Westpac hit with $35m penalty to settle irresponsible home loan case with ASIC
Westpac has reached a settlement with the corporate regulator over more than 10,000 home loans that breached responsible lending laws.
The bank will pay a $35 million civil penalty to settle the case, brought by the Australian Securities and Investments Commission (ASIC).
ASIC said this would be the largest civil penalty awarded under the National Credit Act, if approved by the Federal Court.
Westpac admitted using the Household Expenditure Measure (HEM) — a relatively low estimate of basic living expenses — to calculate potential borrowers' living costs in an automated loan-assessment process.
The bank used the HEM instead of actually evaluating the customers' declared living expenses, and admitted this practice breached the National Consumer Credit Protection Act.
This meant affected customers were approved for home loans they potentially could not afford to repay without financial hardship.
ASIC launched the case in March last year, using seven case studies to demonstrate the bank's use of the lower HEM benchmark rather than a customer's higher declared living expenses.
The bank changed its lending policies in 2015, meaning that all borrowers are now assessed against the higher of their declared living expenses or the HEM.
The ASIC action also alleged that Westpac did not assess whether interest-only borrowers could continue to afford their mortgage without financial hardship when the interest-only period ended and principal and interest payments had to be made.
The switch over to principal and interest can add as much as 40 per cent to the monthly repayments on a mortgage.
ASIC offered the example of a $500,000, 10-year, interest-only period at an interest rate of 5.24 per cent, where Westpac's method of assessment assumed repayments of $2,758 a month, while the actual principal and interest repayments would be $3,366.
In a statement, ASIC said Westpac used the automated decision-making system on about 260,000 home-loan approvals between December 2011 and March 2015.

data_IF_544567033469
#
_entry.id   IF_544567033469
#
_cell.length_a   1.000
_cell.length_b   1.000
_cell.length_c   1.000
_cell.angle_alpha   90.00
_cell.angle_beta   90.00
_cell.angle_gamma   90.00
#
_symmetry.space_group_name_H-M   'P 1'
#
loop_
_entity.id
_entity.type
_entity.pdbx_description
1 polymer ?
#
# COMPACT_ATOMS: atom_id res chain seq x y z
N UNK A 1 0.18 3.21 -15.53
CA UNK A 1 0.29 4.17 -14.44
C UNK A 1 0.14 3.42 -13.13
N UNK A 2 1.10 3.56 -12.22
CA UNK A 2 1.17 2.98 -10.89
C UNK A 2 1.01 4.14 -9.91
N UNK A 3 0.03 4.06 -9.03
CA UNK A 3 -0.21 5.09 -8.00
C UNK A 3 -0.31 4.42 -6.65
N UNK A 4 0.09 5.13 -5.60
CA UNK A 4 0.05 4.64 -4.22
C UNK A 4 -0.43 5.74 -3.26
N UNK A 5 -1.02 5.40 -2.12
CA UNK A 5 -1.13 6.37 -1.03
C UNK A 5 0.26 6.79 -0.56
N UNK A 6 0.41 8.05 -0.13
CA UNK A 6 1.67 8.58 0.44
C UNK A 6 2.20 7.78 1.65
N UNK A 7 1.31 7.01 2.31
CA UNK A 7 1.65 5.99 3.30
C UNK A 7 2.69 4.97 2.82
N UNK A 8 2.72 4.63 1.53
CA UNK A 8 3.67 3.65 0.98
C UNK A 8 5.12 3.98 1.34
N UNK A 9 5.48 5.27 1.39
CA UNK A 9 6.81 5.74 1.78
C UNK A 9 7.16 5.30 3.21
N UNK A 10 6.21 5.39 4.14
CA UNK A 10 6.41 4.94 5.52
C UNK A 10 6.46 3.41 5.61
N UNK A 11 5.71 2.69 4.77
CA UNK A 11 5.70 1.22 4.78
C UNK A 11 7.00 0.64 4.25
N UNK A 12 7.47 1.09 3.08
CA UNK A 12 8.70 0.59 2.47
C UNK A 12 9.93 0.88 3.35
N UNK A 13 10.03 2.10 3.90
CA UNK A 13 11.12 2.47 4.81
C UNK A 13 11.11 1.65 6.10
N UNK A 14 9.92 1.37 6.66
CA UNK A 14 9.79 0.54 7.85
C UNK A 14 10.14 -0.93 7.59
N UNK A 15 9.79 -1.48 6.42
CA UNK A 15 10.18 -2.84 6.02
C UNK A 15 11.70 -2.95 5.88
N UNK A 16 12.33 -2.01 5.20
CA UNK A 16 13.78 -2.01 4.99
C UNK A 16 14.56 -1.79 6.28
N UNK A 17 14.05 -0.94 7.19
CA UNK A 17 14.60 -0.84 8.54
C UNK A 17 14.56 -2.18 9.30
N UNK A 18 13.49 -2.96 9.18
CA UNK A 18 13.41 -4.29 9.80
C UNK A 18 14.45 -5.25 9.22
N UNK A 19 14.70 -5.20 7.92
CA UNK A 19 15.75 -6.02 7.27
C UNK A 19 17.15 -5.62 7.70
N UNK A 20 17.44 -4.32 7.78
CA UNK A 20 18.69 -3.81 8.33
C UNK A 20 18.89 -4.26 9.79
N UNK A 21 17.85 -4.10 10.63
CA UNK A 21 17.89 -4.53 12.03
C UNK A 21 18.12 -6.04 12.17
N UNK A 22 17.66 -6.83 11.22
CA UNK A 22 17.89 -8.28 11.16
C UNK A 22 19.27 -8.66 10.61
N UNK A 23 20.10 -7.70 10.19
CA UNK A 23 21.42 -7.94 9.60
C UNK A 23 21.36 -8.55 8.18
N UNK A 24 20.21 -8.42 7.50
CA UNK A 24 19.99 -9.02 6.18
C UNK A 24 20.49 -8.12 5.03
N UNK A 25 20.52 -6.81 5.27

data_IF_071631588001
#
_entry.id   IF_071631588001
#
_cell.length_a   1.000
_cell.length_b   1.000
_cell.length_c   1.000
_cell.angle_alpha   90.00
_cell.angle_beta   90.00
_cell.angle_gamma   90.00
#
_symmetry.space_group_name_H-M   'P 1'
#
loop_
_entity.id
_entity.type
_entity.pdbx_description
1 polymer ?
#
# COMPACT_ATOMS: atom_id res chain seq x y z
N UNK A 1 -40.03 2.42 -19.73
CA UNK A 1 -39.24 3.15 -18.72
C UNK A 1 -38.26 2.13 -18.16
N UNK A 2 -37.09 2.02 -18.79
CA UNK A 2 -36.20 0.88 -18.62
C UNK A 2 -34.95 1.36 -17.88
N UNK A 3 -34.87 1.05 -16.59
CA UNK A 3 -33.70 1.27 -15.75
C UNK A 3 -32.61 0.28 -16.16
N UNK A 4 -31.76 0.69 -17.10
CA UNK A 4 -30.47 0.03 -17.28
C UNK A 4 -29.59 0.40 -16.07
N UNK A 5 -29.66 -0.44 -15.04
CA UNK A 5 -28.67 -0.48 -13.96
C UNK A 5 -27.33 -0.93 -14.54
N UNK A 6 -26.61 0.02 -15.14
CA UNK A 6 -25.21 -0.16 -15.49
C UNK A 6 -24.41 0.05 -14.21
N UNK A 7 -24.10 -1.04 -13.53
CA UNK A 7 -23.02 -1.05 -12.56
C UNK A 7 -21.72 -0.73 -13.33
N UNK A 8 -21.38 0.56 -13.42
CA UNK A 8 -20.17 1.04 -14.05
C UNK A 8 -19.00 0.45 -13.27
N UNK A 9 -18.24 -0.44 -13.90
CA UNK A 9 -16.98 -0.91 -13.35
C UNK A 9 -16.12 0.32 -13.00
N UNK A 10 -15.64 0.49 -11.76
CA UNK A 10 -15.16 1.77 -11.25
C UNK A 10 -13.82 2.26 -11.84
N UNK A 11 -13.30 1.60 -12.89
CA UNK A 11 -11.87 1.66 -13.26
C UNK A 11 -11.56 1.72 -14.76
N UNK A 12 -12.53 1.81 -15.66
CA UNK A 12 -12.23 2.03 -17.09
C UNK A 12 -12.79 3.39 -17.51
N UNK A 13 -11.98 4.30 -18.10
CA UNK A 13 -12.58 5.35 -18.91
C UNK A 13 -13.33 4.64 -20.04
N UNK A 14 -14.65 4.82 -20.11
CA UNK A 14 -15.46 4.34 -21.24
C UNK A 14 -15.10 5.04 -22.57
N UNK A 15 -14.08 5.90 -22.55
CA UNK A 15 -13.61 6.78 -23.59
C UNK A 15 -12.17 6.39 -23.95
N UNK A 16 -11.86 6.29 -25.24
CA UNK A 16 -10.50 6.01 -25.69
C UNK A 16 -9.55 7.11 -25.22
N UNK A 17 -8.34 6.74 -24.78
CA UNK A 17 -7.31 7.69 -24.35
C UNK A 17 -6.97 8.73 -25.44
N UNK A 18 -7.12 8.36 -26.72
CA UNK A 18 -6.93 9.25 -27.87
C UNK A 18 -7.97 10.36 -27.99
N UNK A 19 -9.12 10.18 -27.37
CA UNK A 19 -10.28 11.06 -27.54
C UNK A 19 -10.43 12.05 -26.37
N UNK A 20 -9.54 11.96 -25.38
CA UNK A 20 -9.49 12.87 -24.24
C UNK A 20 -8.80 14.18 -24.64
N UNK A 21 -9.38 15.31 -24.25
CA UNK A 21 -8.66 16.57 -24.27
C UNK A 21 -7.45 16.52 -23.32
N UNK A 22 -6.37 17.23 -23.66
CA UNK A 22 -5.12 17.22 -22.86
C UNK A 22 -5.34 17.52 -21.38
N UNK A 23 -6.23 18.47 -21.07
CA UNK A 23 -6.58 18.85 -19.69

Of these, about 50,000 used the HEM even though the applicants' declared living expenses were higher, and a further 50,000 used the incorrect interest-only repayment-calculation method.
ASIC said about 10,500 of these loans should not have been automatically approved.
Tougher lending standards
ASIC chairman James Shipton said the penalty sent a strong message non-compliance with responsible lending obligations would not be tolerated.
"This outcome, and ASIC's actions in relation to responsible lending, reinforce that all lenders must obtain information from individual borrowers about their financial situation to ensure that they can properly assess the ability of the customer to repay the loan," he said in a statement.
"Lenders must then verify the information to ensure that it is true, and then assess whether the loan is unsuitable for the borrower."
The banking royal commission examined these issues in its first block of hearings, finding that other banks, including ANZ, were potentially too reliant on the low-ball HEM estimates when evaluating loan applications.
Documents released by the royal commission also showed that a 2017 review of the four major banks by the bank regulator APRA found Westpac was an "outlier" in its home loan approvals and risk assessment processes.
APRA has tightened home lending standards, forcing banks to make genuine inquiries into loan applicants' expenses.
Banking analysts say these moves may have reduced some customers' borrowing power by up to 42 per cent.
The bank analysts at UBS have also warned on the related issue of "liar loans", where borrowers or their mortgage brokers underestimate their expenses or overestimate their incomes to get access to bigger loans than they would be able to get otherwise.
The very low level of the HEM meant that borrowers who understated their actual spending could be approved for much larger loans than they should have been.
The investment bank has warned there may be up to $500 billion of outstanding home loans that were approved based on inaccurate information.
UBS also warned that many borrowers with interest-only loans appeared not to realise that they were not paying off any principal and that their loan repayments would jump when the interest-only period ended.